We’re All In It Together by Jon O’Connell
Local banks are more than checking accounts and loans. The pandemic makes that especially clear. In times of need, they step up to provide more meaningful support, and lift initiatives that showcase the region’s strength. A growing number of community banks are getting behind Boost Business NEPA, a vast collaboration that helps small businesses, the backbone of our local economy, face the economic downturn with more certainty. Their leaders know that if those small companies fail, the whole region goes with them.
Early supporters Fidelity Bank, FNCB Bank, Honesdale National Bank and PS Bank are all aiding Boost financially, helping to pay for the foundational stuff that any initiative needs, but also with their time and expertise. Sometimes more than cash, small business owners just need advice on what to do next. “It’s about the long run,” said Daniel Santaniello, President and Chief Executive Officer at Fidelity Bank. “We’re here to offer all the assistance that they need from a financial perspective, to be their trusted adviser.”
Boost began on a morning phone call with Helen Lavelle, a Marketing Executive and President of Lavelle Strategy Group, who is leading Boost. Santaniello called her to share his fear of the impending financial disaster and to swap ideas for softening the blow. Both are veterans in the local market and have worked together for years. “She banks here. She’s a vendor. She’s a perfect example of what a relationship looks like here at Fidelity Bank,” Santaniello said.
FNCB’s Chief Executive Officer Jerry Champi said he’s probably talked to his industry peers, his local competitors, more during this pandemic than ever before. At first they swapped staffing strategies, and talked about how to maintain service levels in the midst of the pandemic. Those conversations evolved. They discussed lending to potentially high-risk clients, those in the hospitality and dining sectors, upon whom the pandemic has leveled an unbalanced portion of pain. Now they’re getting behind Boost.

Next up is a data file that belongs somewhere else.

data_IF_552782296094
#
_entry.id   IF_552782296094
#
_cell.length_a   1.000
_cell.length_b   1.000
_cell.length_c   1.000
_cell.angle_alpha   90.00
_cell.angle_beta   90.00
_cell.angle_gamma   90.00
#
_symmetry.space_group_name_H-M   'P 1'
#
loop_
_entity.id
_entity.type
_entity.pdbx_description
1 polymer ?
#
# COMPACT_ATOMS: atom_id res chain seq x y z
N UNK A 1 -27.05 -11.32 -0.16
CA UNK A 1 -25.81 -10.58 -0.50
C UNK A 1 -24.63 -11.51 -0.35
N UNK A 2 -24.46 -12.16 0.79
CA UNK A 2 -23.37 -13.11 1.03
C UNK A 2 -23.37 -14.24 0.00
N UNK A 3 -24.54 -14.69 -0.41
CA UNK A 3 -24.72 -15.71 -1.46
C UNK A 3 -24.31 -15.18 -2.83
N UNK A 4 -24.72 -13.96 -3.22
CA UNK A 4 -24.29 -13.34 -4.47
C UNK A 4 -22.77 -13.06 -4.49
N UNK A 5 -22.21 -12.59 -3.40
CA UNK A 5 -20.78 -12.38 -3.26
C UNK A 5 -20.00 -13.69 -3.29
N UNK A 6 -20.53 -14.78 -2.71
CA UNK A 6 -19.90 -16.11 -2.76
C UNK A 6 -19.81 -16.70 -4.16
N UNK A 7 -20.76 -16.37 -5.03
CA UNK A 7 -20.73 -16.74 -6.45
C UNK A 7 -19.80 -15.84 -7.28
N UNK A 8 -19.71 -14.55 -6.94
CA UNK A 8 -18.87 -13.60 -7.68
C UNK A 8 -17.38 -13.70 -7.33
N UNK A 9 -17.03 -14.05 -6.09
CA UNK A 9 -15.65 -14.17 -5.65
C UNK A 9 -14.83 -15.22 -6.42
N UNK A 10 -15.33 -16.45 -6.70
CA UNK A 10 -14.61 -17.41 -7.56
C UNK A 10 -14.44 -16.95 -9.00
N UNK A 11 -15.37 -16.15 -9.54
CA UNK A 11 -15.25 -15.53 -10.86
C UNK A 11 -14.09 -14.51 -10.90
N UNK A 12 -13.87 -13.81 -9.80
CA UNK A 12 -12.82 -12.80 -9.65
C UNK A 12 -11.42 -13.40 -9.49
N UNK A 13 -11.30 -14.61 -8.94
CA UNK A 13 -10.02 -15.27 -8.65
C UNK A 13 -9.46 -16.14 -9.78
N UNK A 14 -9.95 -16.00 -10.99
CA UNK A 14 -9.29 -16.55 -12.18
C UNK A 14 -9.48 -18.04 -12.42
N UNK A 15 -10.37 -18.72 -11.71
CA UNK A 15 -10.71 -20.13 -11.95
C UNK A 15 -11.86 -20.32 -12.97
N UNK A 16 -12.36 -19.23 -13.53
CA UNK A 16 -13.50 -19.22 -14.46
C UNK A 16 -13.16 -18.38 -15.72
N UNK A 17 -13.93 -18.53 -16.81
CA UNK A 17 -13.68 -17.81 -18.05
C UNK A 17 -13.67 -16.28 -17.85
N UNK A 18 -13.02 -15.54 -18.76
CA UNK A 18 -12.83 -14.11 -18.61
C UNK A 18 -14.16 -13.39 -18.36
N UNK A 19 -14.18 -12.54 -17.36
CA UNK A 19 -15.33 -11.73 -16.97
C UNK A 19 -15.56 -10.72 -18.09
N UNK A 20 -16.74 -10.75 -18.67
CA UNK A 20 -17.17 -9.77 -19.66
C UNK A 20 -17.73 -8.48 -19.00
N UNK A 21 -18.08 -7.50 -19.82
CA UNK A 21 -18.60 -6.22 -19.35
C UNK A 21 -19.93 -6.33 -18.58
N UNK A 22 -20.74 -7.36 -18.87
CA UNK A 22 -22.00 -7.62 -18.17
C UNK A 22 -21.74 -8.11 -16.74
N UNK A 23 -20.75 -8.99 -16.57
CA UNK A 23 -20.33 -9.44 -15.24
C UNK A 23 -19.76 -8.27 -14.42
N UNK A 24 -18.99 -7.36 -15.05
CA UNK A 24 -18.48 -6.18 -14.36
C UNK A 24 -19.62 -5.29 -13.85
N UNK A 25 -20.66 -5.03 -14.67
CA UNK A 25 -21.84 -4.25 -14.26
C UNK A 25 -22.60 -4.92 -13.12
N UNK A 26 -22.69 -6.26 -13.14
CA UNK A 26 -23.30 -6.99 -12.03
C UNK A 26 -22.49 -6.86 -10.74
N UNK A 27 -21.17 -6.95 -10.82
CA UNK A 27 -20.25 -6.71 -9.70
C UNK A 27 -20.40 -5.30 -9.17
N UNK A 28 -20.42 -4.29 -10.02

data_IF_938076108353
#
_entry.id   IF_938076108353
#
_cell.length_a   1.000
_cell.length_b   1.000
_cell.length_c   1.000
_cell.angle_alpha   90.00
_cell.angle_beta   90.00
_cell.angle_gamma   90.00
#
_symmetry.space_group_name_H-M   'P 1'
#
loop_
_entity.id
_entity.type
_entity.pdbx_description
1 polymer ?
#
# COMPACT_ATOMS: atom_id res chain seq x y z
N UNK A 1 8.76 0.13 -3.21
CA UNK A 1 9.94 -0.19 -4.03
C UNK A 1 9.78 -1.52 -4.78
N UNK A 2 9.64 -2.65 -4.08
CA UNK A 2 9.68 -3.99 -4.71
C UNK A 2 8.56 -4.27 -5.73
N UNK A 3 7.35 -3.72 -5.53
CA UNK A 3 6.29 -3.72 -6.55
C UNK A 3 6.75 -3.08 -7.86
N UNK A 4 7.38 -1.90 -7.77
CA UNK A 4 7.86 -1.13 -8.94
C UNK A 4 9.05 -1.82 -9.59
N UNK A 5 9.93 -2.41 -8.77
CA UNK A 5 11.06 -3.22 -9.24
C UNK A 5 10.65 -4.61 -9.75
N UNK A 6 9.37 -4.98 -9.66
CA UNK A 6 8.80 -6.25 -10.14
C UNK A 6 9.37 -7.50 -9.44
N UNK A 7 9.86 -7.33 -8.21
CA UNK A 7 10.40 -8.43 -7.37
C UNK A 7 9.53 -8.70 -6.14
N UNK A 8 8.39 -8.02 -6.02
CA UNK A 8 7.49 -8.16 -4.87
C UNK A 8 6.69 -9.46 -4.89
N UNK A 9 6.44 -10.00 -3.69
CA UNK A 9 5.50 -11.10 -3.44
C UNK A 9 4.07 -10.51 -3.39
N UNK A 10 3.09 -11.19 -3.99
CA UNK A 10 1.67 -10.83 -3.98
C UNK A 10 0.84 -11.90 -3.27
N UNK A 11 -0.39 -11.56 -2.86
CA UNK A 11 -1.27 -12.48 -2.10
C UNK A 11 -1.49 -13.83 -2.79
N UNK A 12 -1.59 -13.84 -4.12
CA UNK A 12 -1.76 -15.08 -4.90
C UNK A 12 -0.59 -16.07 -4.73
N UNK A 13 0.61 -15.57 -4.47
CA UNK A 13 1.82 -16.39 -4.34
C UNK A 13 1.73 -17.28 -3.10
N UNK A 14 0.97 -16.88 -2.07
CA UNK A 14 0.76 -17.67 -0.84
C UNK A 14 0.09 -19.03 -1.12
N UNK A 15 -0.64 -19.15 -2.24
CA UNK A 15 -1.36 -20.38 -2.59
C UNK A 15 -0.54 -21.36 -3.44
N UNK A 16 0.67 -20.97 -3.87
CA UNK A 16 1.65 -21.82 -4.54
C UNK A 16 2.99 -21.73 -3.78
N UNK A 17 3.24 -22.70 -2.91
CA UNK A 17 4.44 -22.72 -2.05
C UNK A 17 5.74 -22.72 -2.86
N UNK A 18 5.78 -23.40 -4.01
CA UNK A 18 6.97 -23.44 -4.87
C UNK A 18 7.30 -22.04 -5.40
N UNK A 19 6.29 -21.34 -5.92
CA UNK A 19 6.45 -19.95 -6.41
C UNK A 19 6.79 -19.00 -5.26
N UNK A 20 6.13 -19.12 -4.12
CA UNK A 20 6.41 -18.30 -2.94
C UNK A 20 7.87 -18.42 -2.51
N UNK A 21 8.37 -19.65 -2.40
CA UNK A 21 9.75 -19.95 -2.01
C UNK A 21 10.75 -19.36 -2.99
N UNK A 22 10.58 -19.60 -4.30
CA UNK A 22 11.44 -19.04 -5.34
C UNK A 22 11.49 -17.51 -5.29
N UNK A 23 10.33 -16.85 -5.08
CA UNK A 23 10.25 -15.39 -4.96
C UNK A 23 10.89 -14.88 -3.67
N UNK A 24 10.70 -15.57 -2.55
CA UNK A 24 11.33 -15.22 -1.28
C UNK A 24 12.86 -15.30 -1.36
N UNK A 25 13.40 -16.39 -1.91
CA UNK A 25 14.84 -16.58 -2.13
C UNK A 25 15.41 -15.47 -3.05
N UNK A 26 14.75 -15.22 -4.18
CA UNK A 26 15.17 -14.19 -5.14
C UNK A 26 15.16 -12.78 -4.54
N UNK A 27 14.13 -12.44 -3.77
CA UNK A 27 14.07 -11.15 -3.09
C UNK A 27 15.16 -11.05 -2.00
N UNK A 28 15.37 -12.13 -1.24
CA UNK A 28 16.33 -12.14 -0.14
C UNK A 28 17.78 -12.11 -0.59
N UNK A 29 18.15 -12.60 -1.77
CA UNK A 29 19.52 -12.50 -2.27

“It’s our community,” Champi said. “Helen and her team presented the opportunity, gave us the background.” His response was an unequivocal: “Let’s do it.” Bankers are using their purchasing power and their influence to keep the lights on in small shops, retailers and suppliers. Fidelity is buying personal protective equipment and office supplies from its small business clients, Santaniello said. Anthony J. Gabello, PS Bank’s chief executive officer said his bank is encouraging employees and neighbors to shop local.
“Our ultimate role as a community bank is to help the community keep their businesses open and to keep people on the payroll,” he said. Pandemic or not, a bank’s success hinges on the success of its customers, so they have a real reason to get behind projects like Boost and to treat their clients as partners, not customers, said Ron Sebastianelli, Vice President and Chief Lending Officer at Honesdale National Bank. “We don’t consider ourselves as selling products,” he said. “We consider ourselves as helping people.”
“Most small businesses are really struggling financially. With so many unknowns, it is hard for owners to plan for their future. Anything we at Boost can do to create a network of financial resources will be a great starting point.” – Sandy Cameli, CPA
SAC Empowerment, LLC, Dunmore
“Boost is a wonderful, new entity that meets the needs of many small businesses and nonprofits across the Pocono-Northeast. Its mission is to support and find solutions for these groups, which have been financially struck by the crisis of COVID-19. We use the minds and skills available from the collective leadership in this great region.”
– Howard Grossman, American Institute of Certified Planners, Wilkes-Barre
“One of the greatest attributes of Northeast Pennsylvania is the value placed on helping one another. Our region is adept at rising to the occasion when others in our community are in need. This is exemplified in the current efforts of the Boost Business initiative.”
– Michael Lombardo, Mayor, Pittston
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